There is a further group of people who are defined, also on medical grounds, as clinically extremely vulnerable to coronavirus – that is, people with specific serious health conditions. They are advised to continue shielding measures to keep themselves safe by staying at home and avoiding all contact with others, except for essential medical treatment or support.
- Staying at home
It is still very important that people stay home unless necessary to go out for specific reasons set out in law. These include:
for work, where you cannot work from home
going to shops that are permitted to be open – to get things like food and medicine, and to collect goods ordered online or on the phone
to exercise or spend time outdoors for recreation
any medical need, to donate blood, avoid injury or illness, escape risk of harm, or to provide care or to help a vulnerable person
Where parents or someone with parental responsibility do not live in the same household, children under 18 can be moved between their parents’ homes to continue existing arrangements for access and contact.
The government has also identified a number of critical workers whose children can still go to school or their childcare provider. This critical worker definition does not affect whether or not you can travel to work – if you are not a critical worker, you may still travel to work if you cannot work from home. However, if you, or a member of your household are unwell with symptoms of coronavirus, you should isolate and should not travel to or attend the workplace.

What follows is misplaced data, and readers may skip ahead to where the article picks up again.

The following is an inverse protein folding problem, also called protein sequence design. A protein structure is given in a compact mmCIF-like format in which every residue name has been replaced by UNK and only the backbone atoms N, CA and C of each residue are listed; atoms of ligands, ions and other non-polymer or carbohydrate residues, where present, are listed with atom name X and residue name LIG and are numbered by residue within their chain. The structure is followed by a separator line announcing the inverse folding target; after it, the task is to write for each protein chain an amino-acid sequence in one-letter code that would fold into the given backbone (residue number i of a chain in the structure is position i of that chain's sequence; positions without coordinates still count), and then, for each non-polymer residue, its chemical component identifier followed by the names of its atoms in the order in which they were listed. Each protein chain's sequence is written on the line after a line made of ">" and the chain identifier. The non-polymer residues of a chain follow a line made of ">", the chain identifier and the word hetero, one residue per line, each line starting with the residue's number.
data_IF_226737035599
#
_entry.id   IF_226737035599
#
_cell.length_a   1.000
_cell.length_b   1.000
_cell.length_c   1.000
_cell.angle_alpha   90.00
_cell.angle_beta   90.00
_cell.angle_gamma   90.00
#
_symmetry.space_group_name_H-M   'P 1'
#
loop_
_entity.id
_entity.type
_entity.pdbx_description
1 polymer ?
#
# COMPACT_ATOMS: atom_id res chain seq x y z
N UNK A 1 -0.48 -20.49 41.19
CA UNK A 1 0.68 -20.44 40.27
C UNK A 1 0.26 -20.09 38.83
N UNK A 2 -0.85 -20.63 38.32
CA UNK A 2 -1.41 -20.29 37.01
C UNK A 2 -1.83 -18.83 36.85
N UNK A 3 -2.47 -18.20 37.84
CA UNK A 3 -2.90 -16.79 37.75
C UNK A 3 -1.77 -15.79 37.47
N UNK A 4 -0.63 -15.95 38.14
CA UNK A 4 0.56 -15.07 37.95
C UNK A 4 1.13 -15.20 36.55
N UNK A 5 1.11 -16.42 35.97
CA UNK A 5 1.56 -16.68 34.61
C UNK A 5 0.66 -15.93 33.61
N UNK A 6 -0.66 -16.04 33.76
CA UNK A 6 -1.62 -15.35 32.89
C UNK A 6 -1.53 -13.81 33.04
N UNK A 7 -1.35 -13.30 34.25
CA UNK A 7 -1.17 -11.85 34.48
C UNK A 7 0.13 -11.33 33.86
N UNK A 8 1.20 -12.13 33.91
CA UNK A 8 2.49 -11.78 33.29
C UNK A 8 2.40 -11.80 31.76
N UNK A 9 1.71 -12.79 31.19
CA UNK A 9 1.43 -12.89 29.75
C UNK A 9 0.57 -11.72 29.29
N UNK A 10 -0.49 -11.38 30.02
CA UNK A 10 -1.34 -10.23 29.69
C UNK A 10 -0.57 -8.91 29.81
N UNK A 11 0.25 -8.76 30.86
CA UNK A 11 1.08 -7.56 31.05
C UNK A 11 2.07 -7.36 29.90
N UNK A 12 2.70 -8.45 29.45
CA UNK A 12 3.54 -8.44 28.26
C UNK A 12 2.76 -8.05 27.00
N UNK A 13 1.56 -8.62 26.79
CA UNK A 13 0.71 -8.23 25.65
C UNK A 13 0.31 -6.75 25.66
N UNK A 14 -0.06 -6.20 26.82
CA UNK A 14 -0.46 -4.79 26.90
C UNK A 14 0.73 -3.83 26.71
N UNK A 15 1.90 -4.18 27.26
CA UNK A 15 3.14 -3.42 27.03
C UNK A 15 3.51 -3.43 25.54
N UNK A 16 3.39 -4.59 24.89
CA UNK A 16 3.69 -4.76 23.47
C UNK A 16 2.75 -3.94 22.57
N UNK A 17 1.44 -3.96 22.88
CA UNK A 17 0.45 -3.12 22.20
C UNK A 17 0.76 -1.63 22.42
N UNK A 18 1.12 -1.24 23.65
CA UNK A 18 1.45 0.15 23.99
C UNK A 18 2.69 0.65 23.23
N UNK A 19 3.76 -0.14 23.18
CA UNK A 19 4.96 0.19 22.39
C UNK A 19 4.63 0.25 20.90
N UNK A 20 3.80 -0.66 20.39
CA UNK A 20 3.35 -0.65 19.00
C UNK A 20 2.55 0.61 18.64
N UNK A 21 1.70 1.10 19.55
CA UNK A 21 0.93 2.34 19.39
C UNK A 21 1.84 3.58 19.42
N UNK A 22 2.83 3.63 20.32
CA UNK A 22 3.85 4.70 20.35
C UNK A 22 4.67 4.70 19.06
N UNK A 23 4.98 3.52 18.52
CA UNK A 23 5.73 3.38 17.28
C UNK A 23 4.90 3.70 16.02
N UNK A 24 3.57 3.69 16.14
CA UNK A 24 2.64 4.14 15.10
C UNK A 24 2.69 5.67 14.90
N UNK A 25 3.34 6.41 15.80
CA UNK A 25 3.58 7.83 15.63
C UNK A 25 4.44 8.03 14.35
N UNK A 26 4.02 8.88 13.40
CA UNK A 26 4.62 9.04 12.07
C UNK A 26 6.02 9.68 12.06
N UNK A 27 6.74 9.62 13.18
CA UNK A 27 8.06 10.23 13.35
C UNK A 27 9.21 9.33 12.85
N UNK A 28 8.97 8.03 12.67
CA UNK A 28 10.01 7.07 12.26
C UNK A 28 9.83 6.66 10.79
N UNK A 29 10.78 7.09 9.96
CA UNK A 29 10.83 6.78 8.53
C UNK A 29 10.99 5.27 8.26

Critical workers and parents or guardians of vulnerable children may leave their home to take children to and from school or their childcare provider.
You can also attend the funeral of a close family member or member of your household (or, of a friend, if no one from their close family or household is attending). Religious ministers or leaders can leave their homes to go to their place of worship, but these should remain closed to the public
You may also leave or be outside of your home in order to access other critical public services, such as social services, support provided to victims, services provided by the Department for Work and Pensions, to fulfil a legal obligation, or to move home in line with the government’s guidance.
A fuller list of the reasons you can leave home is set out in the regulations.
When you do need to go out, you should follow the guidelines on staying safe outside your home. Most importantly, this includes the key advice that you should stay two metres apart from anyone outside of your household. Face coverings can help us protect each other and reduce the spread of the disease if you are in an enclosed space where social distancing isn’t possible and where you will come into contact with people you do not normally meet. This is most relevant for short periods indoors in crowded areas, for example on public transport or in some shops.
It is still not permitted to leave your house to visit friends and family in their home. The government is looking at how to facilitate greater contact with close family or friends and will explain how this can be done safely in the coming weeks.
By following this guidance, you are helping to protect yourself, your family, the NHS and your community.
Further guidance on the mental health and wellbeing aspects of coronavirus (COVID-19) has been issued.